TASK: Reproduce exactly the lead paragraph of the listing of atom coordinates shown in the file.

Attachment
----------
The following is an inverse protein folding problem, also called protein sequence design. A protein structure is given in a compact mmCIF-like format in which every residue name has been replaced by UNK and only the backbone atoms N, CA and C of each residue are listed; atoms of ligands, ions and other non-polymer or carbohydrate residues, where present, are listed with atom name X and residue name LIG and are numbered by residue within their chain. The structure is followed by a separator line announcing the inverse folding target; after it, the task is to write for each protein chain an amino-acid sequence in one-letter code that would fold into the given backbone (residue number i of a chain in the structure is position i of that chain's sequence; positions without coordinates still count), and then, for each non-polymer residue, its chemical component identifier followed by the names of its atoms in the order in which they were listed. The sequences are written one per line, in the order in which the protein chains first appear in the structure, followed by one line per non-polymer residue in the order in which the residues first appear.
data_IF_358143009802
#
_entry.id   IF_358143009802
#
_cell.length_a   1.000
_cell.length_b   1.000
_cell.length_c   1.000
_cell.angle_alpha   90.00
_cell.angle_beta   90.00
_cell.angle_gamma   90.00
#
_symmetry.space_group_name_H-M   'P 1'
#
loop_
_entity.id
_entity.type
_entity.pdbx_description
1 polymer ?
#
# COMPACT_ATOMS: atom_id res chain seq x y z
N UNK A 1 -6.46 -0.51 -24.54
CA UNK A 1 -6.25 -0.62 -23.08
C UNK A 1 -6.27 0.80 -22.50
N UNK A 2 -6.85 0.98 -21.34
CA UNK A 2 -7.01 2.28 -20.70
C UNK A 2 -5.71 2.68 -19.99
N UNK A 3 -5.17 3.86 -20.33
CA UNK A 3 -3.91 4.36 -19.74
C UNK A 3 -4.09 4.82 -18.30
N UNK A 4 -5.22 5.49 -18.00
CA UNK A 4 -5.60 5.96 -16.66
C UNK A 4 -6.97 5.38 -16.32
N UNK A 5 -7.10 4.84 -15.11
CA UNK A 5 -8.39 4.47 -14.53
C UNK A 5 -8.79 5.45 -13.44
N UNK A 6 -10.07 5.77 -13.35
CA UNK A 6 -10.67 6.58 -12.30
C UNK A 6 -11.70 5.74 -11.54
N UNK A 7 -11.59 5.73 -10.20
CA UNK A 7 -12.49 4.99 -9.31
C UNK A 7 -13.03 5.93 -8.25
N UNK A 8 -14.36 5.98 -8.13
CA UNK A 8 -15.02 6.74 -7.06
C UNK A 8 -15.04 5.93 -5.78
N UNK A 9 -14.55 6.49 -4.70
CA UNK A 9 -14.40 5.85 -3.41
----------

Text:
The following is an inverse protein folding problem, also called protein sequence design. A protein structure is given in a compact mmCIF-like format in which every residue name has been replaced by UNK and only the backbone atoms N, CA and C of each residue are listed; atoms of ligands, ions and other non-polymer or carbohydrate residues, where present, are listed with atom name X and residue name LIG and are numbered by residue within their chain. The structure is followed by a separator line announcing the inverse folding target; after it, the task is to write for each protein chain an amino-acid sequence in one-letter code that would fold into the given backbone (residue number i of a chain in the structure is position i of that chain's sequence; positions without coordinates still count), and then, for each non-polymer residue, its chemical component identifier followed by the names of its atoms in the order in which they were listed. The sequences are written one per line, in the order in which the protein chains first appear in the structure, followed by one line per non-polymer residue in the order in which the residues first appear.